There is a new alternative to burial and cremation – human composting. Scientifically referred to as Natural Organic Reduction (NOR), it is the latest sustainable and eco-friendly alternative to a body being embalmed before burial. (The U.S. uses more than 8000,000 gallons of embalming fluid in a year, which after burial seeps out into our ground.)
How It Works
|Preparing for NOR (Recompose)|| |
The process of human composting involves the body being placed in an 8-foot steel cylinder that is filled with wood chips or sawdust, and alfalfa straw. Oxygen is added, and the container is kept between 130 and 160 degrees Fahrenheit to speed up decomposition.
|An Earth Funeral Vessel|
Once the decomposition begins, the cylinder is rotated so that the remains continue to break down. The process takes 30 to 40 days
and results in around a cubic yard
of nutrient-rich soil (and bone fragments), just like you get from your backyard compost pile. The cost is around $5,000.
| Return Home Composting |
Families may claim the composted soil for burial, or scattering. Some conservation groups will also accept human compost. It is a sustainable alternative in metro areas where traditional burial grounds are filling up.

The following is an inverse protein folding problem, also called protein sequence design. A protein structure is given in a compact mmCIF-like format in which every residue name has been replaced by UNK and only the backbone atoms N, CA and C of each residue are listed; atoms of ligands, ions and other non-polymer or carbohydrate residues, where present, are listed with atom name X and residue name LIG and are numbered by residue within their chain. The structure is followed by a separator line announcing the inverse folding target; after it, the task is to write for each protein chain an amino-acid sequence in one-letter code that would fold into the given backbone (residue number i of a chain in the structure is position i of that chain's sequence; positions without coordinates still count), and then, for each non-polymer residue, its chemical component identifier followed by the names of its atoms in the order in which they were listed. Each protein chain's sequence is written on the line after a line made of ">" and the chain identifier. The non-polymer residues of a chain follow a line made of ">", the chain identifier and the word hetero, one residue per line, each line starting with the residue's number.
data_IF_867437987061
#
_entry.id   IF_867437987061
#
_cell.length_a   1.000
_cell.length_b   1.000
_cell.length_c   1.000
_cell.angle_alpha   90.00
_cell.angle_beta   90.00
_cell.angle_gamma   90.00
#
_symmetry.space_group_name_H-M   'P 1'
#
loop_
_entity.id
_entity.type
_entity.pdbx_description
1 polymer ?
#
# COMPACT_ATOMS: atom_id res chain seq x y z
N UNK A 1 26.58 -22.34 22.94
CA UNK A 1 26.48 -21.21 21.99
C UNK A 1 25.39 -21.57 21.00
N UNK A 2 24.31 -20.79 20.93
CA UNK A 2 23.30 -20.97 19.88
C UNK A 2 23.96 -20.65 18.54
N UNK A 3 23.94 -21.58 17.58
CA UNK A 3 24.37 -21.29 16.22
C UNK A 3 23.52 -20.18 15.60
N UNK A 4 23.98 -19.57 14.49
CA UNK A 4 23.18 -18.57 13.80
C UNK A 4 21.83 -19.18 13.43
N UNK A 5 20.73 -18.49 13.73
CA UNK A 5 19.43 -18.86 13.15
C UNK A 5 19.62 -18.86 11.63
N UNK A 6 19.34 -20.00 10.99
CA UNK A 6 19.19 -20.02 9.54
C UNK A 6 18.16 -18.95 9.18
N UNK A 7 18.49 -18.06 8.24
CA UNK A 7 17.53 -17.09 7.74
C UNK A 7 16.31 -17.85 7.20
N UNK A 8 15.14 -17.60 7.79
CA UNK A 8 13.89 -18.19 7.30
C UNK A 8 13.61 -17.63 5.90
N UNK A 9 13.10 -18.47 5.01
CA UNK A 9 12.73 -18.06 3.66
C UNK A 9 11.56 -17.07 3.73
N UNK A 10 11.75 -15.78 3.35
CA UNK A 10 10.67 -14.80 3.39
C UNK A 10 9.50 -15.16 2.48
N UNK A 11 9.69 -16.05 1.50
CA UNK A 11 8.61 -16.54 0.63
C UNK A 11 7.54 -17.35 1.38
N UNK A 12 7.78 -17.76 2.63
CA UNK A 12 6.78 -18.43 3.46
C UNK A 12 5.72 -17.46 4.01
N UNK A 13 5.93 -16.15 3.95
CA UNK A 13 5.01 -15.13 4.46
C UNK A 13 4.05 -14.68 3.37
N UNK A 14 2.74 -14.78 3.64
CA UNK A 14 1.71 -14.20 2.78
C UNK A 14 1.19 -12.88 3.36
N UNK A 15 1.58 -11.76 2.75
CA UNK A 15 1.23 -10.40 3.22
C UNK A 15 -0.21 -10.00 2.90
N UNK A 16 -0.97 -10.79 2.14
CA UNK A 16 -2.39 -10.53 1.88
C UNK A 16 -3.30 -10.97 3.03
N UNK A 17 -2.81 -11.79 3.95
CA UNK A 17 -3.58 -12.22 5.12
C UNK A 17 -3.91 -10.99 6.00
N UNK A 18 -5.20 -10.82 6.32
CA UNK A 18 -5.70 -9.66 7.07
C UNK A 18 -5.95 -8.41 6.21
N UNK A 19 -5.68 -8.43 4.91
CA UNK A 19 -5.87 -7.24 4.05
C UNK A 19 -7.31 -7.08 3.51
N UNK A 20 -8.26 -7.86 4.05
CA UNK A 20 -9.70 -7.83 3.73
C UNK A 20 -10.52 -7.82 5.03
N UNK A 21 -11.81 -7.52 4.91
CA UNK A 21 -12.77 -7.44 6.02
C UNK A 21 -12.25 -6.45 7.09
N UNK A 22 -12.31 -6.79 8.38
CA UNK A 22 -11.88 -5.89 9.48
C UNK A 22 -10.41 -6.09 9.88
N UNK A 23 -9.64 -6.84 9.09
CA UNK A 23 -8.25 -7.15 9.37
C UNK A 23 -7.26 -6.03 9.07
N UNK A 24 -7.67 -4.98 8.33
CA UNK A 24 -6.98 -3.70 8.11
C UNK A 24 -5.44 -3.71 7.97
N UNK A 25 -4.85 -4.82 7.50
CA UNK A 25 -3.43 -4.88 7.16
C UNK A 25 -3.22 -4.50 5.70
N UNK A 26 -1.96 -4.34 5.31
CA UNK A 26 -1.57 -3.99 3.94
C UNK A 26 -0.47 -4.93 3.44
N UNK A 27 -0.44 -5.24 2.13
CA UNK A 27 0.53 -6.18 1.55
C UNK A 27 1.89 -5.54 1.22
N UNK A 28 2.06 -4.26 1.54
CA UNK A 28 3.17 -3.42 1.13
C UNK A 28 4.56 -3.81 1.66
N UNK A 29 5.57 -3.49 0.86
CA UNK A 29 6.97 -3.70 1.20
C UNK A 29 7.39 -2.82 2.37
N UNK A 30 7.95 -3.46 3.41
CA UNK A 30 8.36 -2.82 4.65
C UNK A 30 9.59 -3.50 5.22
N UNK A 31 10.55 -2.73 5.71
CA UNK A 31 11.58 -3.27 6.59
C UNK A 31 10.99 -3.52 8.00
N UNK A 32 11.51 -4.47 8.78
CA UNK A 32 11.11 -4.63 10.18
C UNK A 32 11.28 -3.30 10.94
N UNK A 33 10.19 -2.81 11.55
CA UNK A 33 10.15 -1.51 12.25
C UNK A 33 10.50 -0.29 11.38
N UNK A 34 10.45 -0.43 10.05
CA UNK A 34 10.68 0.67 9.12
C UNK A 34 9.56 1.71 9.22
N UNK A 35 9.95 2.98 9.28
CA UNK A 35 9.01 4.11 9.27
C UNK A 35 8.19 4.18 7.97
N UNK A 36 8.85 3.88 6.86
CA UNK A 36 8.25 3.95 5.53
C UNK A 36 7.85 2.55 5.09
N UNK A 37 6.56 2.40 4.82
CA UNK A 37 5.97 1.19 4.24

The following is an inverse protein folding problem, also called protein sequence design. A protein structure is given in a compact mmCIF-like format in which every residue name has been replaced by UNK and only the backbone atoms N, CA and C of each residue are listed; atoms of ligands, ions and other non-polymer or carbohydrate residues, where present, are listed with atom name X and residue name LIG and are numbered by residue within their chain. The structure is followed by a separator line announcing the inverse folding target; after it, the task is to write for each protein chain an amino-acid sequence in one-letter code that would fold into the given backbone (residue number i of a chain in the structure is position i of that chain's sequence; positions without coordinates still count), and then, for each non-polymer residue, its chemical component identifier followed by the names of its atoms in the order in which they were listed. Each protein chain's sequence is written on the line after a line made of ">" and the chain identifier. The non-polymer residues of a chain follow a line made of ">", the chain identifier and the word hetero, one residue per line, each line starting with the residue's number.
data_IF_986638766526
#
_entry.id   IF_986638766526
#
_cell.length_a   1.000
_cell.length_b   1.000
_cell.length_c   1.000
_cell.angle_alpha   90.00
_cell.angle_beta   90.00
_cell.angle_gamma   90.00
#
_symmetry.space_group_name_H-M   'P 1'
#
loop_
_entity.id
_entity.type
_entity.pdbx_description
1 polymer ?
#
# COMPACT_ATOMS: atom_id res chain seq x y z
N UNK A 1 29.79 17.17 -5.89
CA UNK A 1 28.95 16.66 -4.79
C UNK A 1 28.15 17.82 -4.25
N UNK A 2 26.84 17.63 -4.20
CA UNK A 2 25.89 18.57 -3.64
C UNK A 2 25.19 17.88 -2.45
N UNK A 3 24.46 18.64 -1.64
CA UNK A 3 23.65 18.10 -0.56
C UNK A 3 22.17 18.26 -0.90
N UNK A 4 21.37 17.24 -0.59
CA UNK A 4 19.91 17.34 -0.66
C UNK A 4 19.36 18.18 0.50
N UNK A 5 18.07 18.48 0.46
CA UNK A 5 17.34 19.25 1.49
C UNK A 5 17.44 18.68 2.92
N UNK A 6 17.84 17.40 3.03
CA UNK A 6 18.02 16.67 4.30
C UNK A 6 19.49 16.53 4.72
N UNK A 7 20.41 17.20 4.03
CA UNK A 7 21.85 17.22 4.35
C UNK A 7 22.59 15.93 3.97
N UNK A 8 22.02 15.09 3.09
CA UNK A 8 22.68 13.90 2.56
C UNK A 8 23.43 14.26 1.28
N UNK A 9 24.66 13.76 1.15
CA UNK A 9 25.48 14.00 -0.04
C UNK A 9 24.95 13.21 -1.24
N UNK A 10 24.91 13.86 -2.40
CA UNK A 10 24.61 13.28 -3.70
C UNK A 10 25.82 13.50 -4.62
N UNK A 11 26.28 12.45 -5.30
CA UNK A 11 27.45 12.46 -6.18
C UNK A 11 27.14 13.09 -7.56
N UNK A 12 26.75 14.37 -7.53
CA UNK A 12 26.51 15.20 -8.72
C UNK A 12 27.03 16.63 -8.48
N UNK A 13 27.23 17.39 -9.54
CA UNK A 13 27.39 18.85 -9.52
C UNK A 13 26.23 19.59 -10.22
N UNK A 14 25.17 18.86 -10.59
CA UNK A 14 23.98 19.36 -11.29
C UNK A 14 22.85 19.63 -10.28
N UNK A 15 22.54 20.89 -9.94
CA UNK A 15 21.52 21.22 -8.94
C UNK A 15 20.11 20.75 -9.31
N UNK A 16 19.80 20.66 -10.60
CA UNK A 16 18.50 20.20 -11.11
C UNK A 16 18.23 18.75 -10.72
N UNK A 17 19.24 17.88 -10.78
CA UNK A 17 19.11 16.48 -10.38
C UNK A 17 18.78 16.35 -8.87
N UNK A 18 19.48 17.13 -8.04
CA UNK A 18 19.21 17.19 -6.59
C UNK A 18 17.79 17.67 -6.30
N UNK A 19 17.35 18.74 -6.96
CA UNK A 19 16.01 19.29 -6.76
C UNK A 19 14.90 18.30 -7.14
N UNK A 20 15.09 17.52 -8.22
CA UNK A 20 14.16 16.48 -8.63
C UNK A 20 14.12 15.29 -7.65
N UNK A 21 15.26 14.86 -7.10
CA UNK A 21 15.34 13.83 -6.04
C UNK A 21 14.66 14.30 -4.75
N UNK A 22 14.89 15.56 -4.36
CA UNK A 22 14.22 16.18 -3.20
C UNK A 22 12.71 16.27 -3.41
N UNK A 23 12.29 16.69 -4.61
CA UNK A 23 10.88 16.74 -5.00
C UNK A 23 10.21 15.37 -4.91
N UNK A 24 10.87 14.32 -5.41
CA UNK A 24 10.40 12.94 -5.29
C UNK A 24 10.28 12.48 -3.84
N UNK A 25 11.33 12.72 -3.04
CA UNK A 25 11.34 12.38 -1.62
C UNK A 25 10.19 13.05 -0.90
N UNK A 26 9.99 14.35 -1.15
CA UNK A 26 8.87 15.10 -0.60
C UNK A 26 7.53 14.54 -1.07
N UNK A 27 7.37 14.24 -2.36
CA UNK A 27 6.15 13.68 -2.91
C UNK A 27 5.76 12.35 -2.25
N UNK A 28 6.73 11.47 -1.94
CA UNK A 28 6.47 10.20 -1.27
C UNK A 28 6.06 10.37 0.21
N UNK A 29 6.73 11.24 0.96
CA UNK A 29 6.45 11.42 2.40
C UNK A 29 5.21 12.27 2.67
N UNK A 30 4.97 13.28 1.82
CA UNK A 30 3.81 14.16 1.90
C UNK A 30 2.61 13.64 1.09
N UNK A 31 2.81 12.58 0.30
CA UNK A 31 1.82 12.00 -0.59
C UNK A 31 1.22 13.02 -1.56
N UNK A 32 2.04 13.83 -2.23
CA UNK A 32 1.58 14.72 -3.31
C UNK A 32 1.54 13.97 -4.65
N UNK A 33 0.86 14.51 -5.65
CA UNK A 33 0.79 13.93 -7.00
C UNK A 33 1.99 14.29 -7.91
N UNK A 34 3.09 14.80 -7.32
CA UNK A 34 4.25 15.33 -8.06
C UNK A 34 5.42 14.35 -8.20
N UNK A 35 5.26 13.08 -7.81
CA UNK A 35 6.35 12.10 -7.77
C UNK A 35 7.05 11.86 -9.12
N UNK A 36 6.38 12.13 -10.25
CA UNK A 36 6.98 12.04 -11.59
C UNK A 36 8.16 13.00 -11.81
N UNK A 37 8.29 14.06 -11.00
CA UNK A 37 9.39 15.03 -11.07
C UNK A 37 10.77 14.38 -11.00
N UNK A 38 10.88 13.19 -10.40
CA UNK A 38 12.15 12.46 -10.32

Now Legal in Six States
Human Composting was first legalized in Washington State in 2019 by a new company called Recompose.
By April 2021, Colorado had also legalized NOR, followed quickly by Oregon. In 2022, California and Vermont joined the group. And in January 2023, New York legalized the process.
Companies That Offer Human Composting
Recompose is the company that started it all. Founded in 2017 by Katrina Spade, it was the first human composting funeral home in the U.S. Recompose offers a way to “recycle” ourselves while creating a sustainable future. The facility also offers tours.
Earth Funeral offers carbon-neutral funerals. Located in Oregon and Washington, their soil transformation takes about 45 days. Families may accept the compost, scatter it and plant a flower or tree, or donate it to the Olympic Peninsula conservation site for land restoration projects.
Herland Forest began as a non-profit natural burial cemetery in Washington State. Located on the edge of the Cascadian wilderness, Herland Forest is committed to helping an individual complete the “circle of life.” A video and slideshow explain natural burial.
Return Home is a full service green funeral home in Seattle,
Washington. Operating the world’s largest NOR facility, families may visit a loved one’s vessel during the 30 to 60 day process. Their 8-acre woodland offers dedicated space for scattering composting remains.
Leaving the Earth a Better Place
Natural and green burials have become popular during the 21st century. Human composting may be the next eco-alternative process, along with flame cremation, and water cremation in the U.S.
Time will tell.
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